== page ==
Article by Bruce Ryan, High Canada
The perfect storm arrives in a circular fashion. Full circle: nine decades since 1923, the Canadian government is going to “legalize” cannabis in 2018. What a strange affair… except it’s not very funny in so many ways. The mere fact that arrests continue, records remain on the books and prison terms are on the table shows how twisted the agenda really is. One would believe that cannabis is indeed already fully legal, the way the general population is behaving. Except for the thin rhetoric from the governmental agencies, it’s prey well game on. Innovators and entrepreneurs are pouring into the public marketplace in droves. Hundreds of millions of dollars are being invested in the sector. Farmers are gearing up for planning thousands of more acres of cannabis this year. It’s going to be another record for crops in Canada and the US. Ironically, as medical goes mainstream and “recreational” becomes legalized, the industrial hemp (cannabis) sector becomes normalized. Even the editors of Time magazine have a weed leaf on the cover month. Most excellent.
My somewhat radical Vision still remains: 85 million hectares of cannabis growing globally ~ a bit of land about the size of Texas. Sounds rather ambitious. Yet this is not even a significant portion of the two billion hectares of productive land that are degraded worldwide. This is an area larger than South America or twice the size of China. Worse, 500 million hectares of this is abandoned agricultural land. We need to break this destructive cycle. The benefits of preventing land degradation and reversing it are far greater than the gains from degrading new land year after year. Just by shifting to sustainable land management practices, for instance, we could gain up to $1.4 trillion US in increased production value. Planning half of this abandoned land with cannabis would generate huge benefits. The objective is to capture 420 gigatons of CO2 from the atmosphere every year. This has the potential to create 64,200,000,000 lbs of food/seed AND 1,712,000,000,000 lbs of fibre/core for manufacturing products. A full third of that vast tonnage is stored in the soil as root mass, thus enriching the farmland. All at the same time reducing the use of nitrogen fertilizers and helping restore the bio-sphere through agriculture. It’s a small Vision, one that our future. as a species, may depend upon in the immediate future.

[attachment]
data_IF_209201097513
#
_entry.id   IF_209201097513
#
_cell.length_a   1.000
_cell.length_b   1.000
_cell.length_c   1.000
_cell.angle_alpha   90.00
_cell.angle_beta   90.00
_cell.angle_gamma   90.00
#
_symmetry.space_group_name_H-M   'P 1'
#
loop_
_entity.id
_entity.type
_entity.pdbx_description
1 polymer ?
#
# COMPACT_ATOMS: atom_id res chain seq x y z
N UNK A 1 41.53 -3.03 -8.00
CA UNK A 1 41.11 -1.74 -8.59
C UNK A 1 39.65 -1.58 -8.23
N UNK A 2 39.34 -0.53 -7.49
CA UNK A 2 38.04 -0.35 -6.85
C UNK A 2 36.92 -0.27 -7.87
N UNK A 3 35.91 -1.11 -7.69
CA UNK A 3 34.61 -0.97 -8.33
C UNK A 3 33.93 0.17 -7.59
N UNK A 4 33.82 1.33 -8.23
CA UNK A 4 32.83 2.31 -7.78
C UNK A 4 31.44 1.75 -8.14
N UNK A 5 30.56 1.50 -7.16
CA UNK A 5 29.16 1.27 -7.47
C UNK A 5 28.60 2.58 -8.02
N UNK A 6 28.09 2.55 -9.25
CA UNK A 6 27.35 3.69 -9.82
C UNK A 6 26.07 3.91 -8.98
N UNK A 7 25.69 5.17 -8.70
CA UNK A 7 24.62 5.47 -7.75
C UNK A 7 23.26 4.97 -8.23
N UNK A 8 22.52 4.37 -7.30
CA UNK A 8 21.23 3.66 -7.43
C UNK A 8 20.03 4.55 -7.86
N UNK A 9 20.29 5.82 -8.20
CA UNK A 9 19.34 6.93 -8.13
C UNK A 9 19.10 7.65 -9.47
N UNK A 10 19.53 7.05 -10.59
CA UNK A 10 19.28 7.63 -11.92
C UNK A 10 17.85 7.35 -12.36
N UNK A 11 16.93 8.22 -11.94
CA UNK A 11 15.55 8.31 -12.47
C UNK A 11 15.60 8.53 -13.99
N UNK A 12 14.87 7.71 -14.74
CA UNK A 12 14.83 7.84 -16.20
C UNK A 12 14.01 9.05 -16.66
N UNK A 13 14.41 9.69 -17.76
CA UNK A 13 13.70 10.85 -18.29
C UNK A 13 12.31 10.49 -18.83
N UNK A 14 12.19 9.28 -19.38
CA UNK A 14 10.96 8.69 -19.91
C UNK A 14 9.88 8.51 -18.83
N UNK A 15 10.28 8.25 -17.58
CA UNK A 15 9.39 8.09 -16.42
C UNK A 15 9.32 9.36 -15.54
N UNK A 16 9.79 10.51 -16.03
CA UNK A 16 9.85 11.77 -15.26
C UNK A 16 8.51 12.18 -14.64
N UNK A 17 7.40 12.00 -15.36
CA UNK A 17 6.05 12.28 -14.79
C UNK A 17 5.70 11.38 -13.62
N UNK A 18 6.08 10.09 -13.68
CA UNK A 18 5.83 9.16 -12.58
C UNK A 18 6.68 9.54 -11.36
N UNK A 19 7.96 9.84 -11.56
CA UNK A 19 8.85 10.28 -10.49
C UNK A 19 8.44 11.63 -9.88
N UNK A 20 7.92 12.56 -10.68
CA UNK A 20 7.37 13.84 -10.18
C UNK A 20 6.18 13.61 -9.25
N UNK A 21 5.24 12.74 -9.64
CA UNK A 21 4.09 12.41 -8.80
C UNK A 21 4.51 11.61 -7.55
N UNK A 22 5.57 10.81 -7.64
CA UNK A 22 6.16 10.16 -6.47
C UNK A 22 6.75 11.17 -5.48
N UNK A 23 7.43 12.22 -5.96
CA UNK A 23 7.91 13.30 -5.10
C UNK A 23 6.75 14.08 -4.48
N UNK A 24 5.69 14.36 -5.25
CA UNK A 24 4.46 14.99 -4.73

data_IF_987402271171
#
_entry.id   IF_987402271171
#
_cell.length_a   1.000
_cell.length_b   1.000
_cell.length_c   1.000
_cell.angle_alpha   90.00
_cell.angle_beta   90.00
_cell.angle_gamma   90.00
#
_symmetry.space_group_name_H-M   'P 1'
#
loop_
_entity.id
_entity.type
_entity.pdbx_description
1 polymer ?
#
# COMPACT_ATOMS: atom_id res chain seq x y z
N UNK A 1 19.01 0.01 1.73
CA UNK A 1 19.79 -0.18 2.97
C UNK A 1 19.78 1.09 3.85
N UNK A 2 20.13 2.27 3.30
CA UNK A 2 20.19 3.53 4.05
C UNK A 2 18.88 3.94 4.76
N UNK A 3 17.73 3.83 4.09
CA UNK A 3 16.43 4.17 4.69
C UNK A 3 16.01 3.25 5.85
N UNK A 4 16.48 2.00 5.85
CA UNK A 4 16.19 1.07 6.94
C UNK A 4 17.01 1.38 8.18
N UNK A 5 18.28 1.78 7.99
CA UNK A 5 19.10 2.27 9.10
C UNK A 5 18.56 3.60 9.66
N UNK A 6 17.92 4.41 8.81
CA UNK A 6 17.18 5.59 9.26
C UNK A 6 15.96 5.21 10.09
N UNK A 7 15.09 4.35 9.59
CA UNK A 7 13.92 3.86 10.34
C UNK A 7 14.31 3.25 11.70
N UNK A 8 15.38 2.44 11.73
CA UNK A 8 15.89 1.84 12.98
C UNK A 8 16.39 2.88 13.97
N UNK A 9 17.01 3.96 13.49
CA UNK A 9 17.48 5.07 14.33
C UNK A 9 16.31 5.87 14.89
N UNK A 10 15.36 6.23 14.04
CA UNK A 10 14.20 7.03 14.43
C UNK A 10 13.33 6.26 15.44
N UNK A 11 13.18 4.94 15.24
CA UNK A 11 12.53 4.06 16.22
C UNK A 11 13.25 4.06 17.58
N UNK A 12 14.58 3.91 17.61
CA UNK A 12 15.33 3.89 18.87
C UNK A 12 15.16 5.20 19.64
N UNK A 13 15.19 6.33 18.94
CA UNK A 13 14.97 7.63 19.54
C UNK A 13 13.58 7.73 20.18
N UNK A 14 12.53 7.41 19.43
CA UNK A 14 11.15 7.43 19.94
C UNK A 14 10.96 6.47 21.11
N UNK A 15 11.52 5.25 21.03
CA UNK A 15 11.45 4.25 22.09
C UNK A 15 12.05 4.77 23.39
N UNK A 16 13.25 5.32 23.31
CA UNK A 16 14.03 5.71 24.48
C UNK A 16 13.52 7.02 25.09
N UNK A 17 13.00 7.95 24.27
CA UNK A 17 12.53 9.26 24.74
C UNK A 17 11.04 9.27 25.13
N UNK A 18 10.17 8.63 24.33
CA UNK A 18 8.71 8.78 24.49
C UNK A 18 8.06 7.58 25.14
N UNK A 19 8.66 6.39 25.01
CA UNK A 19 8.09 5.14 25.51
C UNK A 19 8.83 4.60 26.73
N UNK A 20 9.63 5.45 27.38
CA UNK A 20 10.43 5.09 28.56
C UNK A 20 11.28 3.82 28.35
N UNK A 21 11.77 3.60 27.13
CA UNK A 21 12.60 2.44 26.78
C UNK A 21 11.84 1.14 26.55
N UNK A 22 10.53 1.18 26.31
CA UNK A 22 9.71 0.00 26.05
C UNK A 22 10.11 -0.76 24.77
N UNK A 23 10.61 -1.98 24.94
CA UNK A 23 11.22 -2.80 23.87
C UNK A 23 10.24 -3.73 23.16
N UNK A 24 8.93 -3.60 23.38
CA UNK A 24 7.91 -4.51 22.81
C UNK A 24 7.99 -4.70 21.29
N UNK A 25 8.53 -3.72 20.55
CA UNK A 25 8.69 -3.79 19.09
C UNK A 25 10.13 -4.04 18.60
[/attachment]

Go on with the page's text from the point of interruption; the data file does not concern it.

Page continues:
Since the year 1750, nitrous oxide levels have risen 20% (1), and extreme weather events have caused significant yield reductions for farmers (2) globally. By 2050 climate change (3) could reduce irrigated wheat yields by 13%, irrigated rice by 15% and African maize by 10% to 20%. Viable farmland is decreasing too; (4) abandoned farmland represents a quarter of the two billion hectares of degraded, once-productive land worldwide and we continue to degrade another 12 million hectares of land every year. The world’s oceans have become 30% more acidic since pre-industrial times. Historical CO2 levels have climbed from 313ppm in 1958, crested 350ppm in 1989 and reached 366ppm in the year 2000. The first World Agricultural Strategy proposal to capture CO2 was submitted to the Virgin Earth Challenge in 2007 when global CO2 levels had reached 380ppm. The rate seems to be accelerating: NASA is reporting 404ppm on a worldwide basis and September 2016 was the warmest, ever, during the past 136 years. Today, levels have crested 405.6ppm – the highest levels in 650,000 years (5) and show no signs of dropping this year. Cannabis is one of the agricultural solutions to this downward spiral. As an ancient “3C” species, it simply grows larger and faster as CO2 levels rise. This simple fact provides a means of capturing the carbon from the atmosphere on a sustainable basis.
As a goal, this “Vision” of 214 million acres of cannabis is achievable within five years.
This year several world governments are taking steps to encourage, promote and enable “circular economy” business practices. Looming carbon taxes and sustainability initiaves will favour those who engage the future. Companies that manufacture carbon negative products can and will make a serious difference. Taken to heart, our own community can advance this process by embracing cannabis products. From paper to clothing to housing and more, the simple act of buying cannabis (hemp) products drives the economy forward. All we have to do is turn the farmers loose.